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White Mulberry

What other names is White Mulberry known by?

Chinese White Mulberry, Chi Sang, Chin Sang, Common Mulberry, Egyptian Mulberry, Mon Tea, Mora, Moral Blanco, Morera Blanca, Morin, Morus alba, Morus indica, Morus multicaulis, Mûrier Blanc, Mûrier Blanc de Chine, Mûrier Commun, Mûrier du Ver à Soie, Russian Mulberry, Silkworm Mulberry.

What is White Mulberry?

White mulberry is an herb. The powdered leaves are most commonly used for medicine. The fruit can be used for food, either raw or cooked.

White mulberry is often tried in order to help treat diabetes. It is also tried for treating high cholesterol levels, high blood pressure, the common cold and its symptoms, muscle and joint pain such as from arthritis, constipation, dizziness, ringing in the ears, hair loss, and premature graying.

White mulberry is native to China and is the food of silkworms. It was introduced into the United States in colonial times, during an attempt to establish a silk industry. The wood is very flexible and durable and has been used to make tennis rackets, hockey sticks, furniture, and boats.

Possibly Effective for...

  • Diabetes. The powdered leaves of white mulberry seem to lower blood sugar in people who have type 2 diabetes. Taking 1 gram of the powdered leaf three times a day for 4 weeks decreased fasting blood sugar levels by 27%, compared with an 8% decrease with the diabetes medicine glyburide, 5 mg daily.

Insufficient Evidence to Rate Effectiveness for...

More evidence is needed to rate the effectiveness of white mulberry for these uses.

How does White Mulberry work?

There are some chemicals in white mulberry that work in a similar way to some medicines used for type 2 diabetes. They slow the breakdown of sugars in the gut so that they are absorbed more slowly into the blood. This helps the body keep blood sugar levels in the desirable range.

Are there safety concerns?

White mulberry is POSSIBLY SAFE for most people when the powdered leaf is taken by mouth for up to 5 weeks. Side effects have not been reported in studies; however, not very many studies have been done.

Special Precautions & Warnings:

Pregnancy and breast-feeding: Not enough is known about the use of white mulberry during pregnancy and breast-feeding. Stay on the safe side and avoid use.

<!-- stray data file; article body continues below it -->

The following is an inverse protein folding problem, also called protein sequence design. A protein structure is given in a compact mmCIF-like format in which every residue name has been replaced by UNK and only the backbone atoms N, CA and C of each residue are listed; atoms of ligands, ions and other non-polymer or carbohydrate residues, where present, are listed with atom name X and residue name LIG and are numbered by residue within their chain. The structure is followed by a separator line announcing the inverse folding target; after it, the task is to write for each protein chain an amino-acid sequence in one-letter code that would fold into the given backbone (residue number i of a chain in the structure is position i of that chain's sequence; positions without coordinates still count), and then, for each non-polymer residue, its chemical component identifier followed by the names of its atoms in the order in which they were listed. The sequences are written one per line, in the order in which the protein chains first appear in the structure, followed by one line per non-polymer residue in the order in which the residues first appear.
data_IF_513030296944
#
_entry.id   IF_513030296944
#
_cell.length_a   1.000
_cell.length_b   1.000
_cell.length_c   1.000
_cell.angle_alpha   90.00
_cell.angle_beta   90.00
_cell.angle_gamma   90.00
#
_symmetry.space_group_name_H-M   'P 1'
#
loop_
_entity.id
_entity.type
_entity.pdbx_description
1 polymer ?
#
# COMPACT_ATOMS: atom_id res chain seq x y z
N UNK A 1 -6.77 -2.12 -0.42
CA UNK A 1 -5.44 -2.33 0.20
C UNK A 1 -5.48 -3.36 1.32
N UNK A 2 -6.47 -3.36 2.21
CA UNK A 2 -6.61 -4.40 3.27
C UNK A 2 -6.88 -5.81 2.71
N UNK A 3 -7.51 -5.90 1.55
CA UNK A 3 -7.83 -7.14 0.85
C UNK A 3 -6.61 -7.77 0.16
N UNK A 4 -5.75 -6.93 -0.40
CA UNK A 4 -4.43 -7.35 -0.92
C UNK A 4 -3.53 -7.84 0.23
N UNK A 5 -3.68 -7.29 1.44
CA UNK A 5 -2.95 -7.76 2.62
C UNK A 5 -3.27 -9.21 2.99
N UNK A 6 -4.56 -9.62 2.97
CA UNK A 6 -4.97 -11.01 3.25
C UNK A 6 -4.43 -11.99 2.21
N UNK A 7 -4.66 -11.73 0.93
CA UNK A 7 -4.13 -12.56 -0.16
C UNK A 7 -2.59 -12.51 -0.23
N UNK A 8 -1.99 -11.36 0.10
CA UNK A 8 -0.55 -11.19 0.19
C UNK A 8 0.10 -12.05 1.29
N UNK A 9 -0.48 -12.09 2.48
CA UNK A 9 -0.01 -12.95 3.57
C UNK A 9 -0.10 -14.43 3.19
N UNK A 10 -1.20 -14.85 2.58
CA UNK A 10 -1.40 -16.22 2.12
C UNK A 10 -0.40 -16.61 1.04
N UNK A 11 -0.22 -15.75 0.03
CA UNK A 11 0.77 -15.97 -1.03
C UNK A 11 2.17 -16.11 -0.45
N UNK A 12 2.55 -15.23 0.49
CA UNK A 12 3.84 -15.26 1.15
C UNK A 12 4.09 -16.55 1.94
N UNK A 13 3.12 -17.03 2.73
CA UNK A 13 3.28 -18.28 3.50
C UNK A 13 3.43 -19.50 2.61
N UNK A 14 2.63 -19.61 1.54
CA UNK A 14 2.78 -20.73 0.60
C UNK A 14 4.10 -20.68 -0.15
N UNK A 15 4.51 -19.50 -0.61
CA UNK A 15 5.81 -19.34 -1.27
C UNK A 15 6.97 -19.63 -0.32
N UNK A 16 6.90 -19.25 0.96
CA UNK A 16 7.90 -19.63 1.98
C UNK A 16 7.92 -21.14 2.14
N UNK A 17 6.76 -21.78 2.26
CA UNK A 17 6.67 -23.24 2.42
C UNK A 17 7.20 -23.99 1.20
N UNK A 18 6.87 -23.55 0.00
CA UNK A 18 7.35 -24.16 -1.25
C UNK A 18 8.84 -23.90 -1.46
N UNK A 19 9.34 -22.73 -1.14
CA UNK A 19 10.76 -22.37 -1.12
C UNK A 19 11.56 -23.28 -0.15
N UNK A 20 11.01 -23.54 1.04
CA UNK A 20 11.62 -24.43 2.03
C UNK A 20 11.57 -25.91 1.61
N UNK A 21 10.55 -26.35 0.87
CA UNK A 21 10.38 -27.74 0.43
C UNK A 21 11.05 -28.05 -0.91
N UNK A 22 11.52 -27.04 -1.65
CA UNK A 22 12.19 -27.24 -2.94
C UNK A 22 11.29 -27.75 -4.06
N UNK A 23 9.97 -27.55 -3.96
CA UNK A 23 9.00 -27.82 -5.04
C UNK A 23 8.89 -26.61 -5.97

Diabetes: White mulberry might lower blood sugar levels in people with diabetes. Watch for signs of low blood sugar (hypoglycemia) and monitor your blood sugar carefully if you have diabetes and use white mulberry.

QUESTION

Next to red peppers, you can get the most vitamin C from ________________. See Answer

Are there any interactions with medications?


Medications for diabetes (Antidiabetes drugs)Interaction Rating: Moderate Be cautious with this combination.Talk with your health provider.

White mulberry can decrease blood sugar in people with type 2 diabetes. Diabetes medications are also used to lower blood sugar. Taking white mulberry along with diabetes medications might cause your blood sugar to go too low. Monitor your blood sugar closely. The dose of your diabetes medication might need to be changed.

Some medications used for diabetes include glimepiride (Amaryl), glipizide (Glucotrol), glyburide (DiaBeta, Glynase PresTab, Micronase), insulin, metformin (Glucophage), pioglitazone (Actos), rosiglitazone (Avandia), tolbutamide (Orinase), and others.

Dosing considerations for White Mulberry.

The following doses have been studied in scientific research:

BY MOUTH:

  • For diabetes: 1 gram of the powdered leaf taken three times daily.
  • For high cholesterol levels: 1 gram of the powdered leaf taken three times daily.

Natural Medicines Comprehensive Database rates effectiveness based on scientific evidence according to the following scale: Effective, Likely Effective, Possibly Effective, Possibly Ineffective, Likely Ineffective, and Insufficient Evidence to Rate (detailed description of each of the ratings).

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Reviewed on 9/17/2019